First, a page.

Pissed-Off Painters Take Revenge

Rachel Somerstein

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The Gold Scab (detail)
Photo: Molly Eyres

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Sandra Three—The Killer Critic
R. B. Kitaj

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LA’s Museum of Contemporary Art paints over Italian street artist Blu’s mural
Photo: Casey Caplowe

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Poster of MOCA director Jeffrey Deitch
Photo: LA RAW

Early last December, Italian street artist Blu painted a mural for LA’s Museum of Contemporary Art. It was intended to accompany an upcoming exhibit called Art in the Streets. But, ostensibly because the work’s antiwar theme might be offensive to veterans, the museum painted over it within a day. In response, a contingent of (mostly anonymous) fellow artists took revenge, slapping up a poster that showed MOCA director Jeffrey Deitch as an ayatollah clutching a paint roller. Deitch should have known that wrathful daubers don’t take affronts lightly; after all, painters have been exacting revenge for more than 700 years. Here are just a few ways artists have gotten even.

  • ARTIST: Buonamico Buffalmacco
    YEAR: 14th century

    A patron refuses to pay him for his fresco of the Virgin and Child, so the Italian painter substitutes a bear cub for baby Jesus.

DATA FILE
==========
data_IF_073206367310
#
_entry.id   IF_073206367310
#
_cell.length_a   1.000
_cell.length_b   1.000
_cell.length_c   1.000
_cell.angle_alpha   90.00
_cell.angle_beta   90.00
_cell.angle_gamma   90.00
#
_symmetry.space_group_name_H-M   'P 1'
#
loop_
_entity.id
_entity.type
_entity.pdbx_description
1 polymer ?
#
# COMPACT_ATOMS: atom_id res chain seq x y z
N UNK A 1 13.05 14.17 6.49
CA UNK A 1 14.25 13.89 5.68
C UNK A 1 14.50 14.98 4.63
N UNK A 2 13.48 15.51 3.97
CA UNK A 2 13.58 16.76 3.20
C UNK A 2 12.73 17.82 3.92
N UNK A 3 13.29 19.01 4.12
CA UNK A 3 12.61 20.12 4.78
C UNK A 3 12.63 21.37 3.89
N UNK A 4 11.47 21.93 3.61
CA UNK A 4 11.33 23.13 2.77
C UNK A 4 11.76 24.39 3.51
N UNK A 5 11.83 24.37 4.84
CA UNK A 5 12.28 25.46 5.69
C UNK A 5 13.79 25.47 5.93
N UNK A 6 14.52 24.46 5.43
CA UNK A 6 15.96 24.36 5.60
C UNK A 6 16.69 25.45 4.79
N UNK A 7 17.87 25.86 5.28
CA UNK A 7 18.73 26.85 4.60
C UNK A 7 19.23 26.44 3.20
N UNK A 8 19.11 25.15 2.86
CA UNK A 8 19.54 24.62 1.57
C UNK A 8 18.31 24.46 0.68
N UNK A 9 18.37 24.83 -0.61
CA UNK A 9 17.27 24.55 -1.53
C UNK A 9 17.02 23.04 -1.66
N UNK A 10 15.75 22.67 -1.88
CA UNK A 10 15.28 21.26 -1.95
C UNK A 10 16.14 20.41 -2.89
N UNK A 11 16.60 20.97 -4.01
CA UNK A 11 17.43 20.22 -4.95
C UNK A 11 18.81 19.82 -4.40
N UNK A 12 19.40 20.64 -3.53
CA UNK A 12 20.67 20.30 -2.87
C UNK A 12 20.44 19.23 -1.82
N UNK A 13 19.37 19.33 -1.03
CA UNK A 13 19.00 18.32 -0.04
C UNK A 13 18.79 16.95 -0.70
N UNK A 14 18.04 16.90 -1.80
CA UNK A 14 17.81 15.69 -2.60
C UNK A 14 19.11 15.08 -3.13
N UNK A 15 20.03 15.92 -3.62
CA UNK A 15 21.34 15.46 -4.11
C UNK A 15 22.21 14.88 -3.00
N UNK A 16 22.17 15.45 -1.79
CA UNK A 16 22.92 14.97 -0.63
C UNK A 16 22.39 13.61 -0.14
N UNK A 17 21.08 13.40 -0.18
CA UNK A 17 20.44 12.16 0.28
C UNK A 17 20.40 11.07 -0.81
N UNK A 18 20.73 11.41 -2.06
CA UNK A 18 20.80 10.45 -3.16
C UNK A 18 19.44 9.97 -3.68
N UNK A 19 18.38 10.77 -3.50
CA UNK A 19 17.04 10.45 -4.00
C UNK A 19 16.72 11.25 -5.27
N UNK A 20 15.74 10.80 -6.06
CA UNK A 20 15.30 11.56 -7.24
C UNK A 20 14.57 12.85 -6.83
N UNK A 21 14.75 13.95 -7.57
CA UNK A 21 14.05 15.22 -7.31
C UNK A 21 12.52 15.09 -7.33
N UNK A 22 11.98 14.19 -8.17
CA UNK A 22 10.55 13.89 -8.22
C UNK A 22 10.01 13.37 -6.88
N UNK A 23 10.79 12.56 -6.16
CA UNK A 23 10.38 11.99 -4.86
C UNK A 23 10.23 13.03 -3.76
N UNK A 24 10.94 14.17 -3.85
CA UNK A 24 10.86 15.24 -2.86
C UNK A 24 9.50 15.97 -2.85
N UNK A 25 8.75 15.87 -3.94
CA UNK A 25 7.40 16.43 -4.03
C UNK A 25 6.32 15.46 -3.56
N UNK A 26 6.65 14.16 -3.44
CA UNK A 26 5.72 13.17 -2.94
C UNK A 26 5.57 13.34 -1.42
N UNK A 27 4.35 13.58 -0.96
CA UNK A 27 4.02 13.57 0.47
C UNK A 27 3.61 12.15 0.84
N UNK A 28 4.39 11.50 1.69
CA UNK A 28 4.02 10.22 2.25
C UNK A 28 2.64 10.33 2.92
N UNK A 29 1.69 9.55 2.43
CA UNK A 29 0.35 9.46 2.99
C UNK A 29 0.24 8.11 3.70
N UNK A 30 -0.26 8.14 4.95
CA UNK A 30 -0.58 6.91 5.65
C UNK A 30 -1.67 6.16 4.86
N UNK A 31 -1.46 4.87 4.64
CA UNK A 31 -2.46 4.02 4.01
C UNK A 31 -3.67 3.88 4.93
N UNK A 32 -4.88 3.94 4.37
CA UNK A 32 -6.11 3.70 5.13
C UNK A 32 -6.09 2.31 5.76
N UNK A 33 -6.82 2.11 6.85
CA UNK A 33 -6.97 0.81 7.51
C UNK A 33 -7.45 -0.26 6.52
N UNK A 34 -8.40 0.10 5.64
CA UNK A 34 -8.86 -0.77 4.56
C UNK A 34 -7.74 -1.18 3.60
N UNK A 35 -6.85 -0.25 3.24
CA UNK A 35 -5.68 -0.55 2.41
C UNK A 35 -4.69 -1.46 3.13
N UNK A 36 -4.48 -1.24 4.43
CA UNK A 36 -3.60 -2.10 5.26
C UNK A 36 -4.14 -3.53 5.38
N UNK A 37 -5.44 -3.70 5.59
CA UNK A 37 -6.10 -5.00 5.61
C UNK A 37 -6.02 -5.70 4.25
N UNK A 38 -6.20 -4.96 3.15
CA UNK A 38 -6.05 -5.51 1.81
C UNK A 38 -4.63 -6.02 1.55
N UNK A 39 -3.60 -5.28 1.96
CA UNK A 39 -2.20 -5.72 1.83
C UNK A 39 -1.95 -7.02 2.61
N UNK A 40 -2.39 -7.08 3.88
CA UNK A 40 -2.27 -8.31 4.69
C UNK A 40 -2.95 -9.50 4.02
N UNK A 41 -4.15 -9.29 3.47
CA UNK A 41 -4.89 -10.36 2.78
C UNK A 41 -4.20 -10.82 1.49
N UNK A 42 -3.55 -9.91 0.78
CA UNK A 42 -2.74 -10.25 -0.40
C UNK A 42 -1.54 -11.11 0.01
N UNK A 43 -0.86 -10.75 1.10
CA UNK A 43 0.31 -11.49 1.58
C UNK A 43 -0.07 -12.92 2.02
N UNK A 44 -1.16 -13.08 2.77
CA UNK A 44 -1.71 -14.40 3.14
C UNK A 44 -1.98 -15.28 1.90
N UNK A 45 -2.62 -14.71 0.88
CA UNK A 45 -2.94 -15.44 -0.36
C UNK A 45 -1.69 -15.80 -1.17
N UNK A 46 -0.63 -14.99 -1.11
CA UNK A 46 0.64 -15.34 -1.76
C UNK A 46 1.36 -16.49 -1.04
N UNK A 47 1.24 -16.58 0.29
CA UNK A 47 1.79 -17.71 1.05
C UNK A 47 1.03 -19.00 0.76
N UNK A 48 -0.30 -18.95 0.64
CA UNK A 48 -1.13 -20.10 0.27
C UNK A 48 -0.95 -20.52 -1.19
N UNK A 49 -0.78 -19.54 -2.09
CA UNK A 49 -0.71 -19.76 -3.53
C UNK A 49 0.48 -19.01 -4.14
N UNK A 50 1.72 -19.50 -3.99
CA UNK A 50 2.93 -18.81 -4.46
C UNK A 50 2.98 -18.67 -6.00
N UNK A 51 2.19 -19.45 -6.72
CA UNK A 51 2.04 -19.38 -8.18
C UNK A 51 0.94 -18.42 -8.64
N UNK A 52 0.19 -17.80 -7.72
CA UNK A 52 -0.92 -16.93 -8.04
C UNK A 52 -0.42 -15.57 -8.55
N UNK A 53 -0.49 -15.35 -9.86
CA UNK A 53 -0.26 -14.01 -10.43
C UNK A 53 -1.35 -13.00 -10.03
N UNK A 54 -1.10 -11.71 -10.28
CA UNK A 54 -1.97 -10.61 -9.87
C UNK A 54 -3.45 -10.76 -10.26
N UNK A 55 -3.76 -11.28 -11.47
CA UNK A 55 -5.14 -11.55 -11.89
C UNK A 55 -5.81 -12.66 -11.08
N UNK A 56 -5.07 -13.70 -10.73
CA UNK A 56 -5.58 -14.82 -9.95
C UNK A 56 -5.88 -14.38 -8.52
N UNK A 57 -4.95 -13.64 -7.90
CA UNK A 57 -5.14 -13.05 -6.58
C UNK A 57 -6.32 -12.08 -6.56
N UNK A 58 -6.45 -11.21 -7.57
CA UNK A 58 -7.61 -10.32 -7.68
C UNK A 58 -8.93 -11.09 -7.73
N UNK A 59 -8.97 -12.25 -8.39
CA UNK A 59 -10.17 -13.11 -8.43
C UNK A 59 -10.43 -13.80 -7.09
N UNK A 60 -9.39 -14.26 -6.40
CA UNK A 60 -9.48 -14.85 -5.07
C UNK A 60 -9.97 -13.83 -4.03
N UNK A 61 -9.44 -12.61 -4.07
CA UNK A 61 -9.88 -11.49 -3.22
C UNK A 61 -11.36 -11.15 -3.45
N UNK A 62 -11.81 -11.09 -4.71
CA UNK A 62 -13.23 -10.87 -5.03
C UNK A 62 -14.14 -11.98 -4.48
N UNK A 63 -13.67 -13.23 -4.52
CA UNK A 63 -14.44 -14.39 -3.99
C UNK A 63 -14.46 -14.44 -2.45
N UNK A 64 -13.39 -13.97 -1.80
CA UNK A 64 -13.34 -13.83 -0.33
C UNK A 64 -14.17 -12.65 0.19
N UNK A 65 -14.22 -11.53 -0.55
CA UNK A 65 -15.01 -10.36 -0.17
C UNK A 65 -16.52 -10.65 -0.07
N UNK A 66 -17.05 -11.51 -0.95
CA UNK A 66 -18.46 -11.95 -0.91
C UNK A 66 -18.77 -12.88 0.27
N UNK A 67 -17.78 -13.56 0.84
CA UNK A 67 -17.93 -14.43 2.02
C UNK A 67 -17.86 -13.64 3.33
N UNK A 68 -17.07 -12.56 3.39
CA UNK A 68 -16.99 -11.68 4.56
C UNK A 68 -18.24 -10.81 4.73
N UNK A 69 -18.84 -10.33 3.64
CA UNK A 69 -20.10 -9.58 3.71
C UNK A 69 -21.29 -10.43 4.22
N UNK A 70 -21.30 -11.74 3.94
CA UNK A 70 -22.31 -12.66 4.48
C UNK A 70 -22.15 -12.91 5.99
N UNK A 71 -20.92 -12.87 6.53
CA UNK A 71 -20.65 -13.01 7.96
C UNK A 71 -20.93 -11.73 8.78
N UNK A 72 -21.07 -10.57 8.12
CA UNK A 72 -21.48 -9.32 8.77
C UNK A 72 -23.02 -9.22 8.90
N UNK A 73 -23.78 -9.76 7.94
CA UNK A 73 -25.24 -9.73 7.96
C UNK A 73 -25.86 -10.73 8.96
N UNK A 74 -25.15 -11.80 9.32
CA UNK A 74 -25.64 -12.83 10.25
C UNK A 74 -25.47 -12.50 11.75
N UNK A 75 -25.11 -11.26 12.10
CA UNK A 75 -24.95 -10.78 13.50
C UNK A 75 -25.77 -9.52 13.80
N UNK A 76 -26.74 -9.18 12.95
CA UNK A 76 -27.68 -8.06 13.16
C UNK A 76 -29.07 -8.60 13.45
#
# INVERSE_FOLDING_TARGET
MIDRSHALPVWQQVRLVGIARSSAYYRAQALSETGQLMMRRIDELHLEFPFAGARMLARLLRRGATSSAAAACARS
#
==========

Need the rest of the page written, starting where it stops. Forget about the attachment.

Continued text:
• ARTIST: Michelangelo
    YEAR: Circa 1540

    Pope Paul III and Master of Ceremonies Biagio da Cesena come to the Sistine Chapel to view Mike’s almost-finished painting The Last Judgment. Da Cesena complains that the naked bodies in the image befit the baths or a tavern, not a chapel. So Michelangelo adds da Cesena to the work, depicting him as an ass in hell—a donkey-eared Minos, judge of the underworld.
  • ARTIST: James Abbott McNeill Whistler
    YEAR: 1879

    After falling out with longtime patron Frederick Leyland, Whistler paints The Gold Scab. The 6-foot-high work shows Leyland as a hunchbacked peacock wearing a deranged expression and playing the piano.
  • ARTIST: Richard Pettibone
    YEAR: 1970s

    A couple commissions New York artist Richard Pettibone to paint their portrait. But they are so unhappy with the work that they refuse to pay for it. Pettibone repairs to his studio to “fix” the piece—and changes nothing but his subjects’ eyes. The resulting painting shows the preppy, turtleneck-clad pair to be blissfully, stupidly cross-eyed.
  • ARTIST: R. B. Kitaj
    YEAR: 1997

    Kitaj is convinced that searing criticism of his Tate retrospective caused the death of his wife, the artist Sandra Fisher. So he paints a scathing group of works called Sandra Three—The Killer Critic (one of them depicts figures shooting at a monstrous critic’s engorged head) and shows them at the Royal Academy.

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